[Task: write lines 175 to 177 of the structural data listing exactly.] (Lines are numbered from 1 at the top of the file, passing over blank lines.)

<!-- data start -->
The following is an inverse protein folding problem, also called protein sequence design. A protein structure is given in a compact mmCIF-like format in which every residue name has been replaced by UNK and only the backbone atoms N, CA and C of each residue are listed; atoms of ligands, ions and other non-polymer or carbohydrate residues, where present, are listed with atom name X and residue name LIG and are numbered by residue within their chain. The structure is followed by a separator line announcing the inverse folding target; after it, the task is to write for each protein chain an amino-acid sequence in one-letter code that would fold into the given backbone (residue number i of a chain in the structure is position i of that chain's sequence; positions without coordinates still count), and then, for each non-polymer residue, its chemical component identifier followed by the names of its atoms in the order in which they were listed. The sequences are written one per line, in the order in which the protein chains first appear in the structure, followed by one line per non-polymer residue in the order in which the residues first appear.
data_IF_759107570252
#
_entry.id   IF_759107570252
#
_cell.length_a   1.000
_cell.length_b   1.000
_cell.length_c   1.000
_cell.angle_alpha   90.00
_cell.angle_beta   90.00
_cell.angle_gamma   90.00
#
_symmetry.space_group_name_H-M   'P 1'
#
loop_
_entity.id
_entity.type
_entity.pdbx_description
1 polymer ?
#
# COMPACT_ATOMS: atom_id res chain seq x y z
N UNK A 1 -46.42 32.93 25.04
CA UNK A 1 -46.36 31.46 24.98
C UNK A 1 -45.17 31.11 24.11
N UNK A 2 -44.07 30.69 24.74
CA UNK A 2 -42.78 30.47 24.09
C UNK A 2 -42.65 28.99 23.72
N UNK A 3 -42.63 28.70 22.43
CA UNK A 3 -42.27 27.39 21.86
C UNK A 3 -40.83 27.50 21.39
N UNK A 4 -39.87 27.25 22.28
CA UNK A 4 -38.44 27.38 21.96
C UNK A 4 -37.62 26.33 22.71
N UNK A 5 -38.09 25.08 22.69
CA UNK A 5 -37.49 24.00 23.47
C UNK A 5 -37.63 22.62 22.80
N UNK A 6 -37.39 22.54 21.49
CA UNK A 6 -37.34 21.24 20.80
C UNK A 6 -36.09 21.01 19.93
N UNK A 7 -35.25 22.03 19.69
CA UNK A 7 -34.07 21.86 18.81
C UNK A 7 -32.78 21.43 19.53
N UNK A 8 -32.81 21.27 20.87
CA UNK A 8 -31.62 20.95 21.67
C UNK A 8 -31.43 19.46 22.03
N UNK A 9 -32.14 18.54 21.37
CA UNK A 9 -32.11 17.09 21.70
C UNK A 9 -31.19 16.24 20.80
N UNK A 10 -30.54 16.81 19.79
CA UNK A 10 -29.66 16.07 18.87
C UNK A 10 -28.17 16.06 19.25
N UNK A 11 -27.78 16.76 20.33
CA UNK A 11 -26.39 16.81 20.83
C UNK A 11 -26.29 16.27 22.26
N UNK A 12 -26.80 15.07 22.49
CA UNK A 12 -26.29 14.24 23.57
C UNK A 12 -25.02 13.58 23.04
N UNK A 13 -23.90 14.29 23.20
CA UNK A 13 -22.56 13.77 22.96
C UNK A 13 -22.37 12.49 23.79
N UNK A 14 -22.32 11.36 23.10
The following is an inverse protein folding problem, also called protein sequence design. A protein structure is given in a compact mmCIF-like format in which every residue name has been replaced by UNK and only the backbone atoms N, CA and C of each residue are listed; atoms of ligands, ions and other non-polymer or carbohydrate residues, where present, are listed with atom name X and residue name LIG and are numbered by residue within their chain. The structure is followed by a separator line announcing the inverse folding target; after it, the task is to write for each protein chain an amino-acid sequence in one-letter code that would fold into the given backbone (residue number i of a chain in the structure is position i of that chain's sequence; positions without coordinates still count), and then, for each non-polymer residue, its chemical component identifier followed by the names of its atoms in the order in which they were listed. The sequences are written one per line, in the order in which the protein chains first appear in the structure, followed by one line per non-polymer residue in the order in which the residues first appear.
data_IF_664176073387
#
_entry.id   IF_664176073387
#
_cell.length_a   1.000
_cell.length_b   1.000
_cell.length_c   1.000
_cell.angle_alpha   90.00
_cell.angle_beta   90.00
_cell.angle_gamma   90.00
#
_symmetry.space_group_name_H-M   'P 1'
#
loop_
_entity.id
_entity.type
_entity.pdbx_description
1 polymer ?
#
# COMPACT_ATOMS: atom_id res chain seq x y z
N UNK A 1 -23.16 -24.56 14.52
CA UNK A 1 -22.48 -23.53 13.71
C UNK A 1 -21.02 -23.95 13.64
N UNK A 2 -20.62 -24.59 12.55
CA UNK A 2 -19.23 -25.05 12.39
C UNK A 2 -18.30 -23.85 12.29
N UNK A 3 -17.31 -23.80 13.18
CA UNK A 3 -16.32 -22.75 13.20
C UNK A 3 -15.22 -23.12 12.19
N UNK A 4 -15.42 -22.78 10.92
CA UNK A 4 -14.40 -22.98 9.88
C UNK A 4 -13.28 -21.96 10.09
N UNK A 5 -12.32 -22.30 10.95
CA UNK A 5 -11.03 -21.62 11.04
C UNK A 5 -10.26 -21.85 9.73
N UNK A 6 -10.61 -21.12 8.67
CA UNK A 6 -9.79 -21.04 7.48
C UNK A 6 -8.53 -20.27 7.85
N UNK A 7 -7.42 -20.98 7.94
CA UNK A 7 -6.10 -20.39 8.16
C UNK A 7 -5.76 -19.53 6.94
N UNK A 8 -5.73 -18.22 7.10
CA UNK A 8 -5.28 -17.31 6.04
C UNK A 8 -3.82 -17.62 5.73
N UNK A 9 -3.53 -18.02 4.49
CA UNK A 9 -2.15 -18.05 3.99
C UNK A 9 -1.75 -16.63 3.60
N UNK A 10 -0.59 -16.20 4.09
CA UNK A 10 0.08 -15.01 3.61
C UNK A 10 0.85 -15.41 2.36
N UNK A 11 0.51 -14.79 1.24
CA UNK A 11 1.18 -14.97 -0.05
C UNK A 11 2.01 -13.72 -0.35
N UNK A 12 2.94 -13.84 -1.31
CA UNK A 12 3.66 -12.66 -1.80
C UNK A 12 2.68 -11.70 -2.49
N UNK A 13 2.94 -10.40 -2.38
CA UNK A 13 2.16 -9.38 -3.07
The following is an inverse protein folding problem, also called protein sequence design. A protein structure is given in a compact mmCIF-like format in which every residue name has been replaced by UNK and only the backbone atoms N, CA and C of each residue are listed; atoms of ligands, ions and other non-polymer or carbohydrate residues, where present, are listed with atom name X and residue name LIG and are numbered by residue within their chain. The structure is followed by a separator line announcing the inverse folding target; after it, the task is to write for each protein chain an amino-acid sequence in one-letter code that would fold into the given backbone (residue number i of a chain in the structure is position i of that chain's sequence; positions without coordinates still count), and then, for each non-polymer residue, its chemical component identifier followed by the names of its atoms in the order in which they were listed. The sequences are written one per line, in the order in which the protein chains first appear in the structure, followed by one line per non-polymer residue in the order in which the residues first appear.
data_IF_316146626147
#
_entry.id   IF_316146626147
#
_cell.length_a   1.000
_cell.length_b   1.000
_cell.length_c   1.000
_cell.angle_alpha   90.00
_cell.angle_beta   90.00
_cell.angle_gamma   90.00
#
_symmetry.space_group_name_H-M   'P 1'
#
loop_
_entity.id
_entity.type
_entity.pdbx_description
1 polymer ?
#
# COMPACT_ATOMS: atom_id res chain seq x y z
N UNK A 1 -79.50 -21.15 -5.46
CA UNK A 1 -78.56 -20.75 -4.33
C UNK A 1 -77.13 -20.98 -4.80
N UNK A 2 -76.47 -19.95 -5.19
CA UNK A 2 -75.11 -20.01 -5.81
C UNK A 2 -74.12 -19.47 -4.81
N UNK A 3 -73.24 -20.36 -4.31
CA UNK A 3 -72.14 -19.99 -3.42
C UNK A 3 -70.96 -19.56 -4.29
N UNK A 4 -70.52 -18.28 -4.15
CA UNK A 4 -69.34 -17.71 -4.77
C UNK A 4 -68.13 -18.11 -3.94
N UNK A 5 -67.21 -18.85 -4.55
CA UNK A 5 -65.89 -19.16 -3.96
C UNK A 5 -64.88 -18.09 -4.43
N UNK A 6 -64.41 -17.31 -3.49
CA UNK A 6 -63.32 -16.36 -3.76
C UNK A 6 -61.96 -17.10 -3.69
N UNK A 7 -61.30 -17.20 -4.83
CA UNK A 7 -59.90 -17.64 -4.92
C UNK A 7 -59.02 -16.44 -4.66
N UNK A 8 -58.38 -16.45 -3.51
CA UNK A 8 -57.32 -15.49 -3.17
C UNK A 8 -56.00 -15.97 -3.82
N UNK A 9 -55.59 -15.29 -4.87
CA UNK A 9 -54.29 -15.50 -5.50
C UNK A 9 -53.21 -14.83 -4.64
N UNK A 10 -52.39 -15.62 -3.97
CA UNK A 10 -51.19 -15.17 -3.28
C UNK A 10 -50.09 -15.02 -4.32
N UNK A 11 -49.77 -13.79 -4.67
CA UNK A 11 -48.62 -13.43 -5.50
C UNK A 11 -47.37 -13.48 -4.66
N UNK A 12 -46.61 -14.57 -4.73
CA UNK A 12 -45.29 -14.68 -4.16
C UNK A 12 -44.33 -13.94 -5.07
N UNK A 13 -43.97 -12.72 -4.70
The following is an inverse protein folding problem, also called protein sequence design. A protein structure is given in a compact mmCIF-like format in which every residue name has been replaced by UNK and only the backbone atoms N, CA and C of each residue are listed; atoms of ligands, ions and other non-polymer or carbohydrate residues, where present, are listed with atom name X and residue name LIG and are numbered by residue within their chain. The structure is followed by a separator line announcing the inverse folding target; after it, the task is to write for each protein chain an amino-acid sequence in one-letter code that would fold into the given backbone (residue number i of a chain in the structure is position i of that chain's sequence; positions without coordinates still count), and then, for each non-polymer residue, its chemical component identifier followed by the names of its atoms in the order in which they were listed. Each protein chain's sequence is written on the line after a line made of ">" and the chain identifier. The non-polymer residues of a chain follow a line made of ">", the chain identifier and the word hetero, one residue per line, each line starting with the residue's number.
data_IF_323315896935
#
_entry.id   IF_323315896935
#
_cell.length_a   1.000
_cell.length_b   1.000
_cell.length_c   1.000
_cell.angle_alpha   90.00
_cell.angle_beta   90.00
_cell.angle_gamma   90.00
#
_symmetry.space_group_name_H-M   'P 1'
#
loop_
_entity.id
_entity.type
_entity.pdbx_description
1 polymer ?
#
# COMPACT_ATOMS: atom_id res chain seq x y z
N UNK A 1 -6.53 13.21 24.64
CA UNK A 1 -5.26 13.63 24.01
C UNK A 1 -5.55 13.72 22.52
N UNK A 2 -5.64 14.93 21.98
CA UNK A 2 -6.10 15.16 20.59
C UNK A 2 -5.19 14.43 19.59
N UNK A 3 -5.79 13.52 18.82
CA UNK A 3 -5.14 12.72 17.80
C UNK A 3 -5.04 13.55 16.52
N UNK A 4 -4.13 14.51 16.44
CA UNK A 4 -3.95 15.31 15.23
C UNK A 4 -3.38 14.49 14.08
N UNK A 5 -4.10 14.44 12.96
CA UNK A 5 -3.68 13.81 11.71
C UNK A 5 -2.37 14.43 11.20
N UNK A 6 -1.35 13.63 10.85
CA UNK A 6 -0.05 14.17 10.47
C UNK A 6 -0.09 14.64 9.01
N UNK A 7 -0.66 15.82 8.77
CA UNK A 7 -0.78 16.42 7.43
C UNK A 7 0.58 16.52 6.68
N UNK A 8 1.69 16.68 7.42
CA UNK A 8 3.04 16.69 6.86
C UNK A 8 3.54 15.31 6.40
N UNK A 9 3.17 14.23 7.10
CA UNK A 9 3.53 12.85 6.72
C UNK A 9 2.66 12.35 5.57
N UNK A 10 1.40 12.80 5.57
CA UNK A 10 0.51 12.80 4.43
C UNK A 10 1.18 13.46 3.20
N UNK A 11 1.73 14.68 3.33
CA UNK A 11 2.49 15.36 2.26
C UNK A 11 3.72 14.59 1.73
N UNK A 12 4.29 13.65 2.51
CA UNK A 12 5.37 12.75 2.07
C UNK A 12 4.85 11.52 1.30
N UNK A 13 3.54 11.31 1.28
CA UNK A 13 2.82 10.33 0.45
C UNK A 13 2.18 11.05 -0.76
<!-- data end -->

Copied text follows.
N UNK A 12 -46.61 -14.57 -4.73
CA UNK A 12 -45.29 -14.68 -4.16
C UNK A 12 -44.33 -13.94 -5.07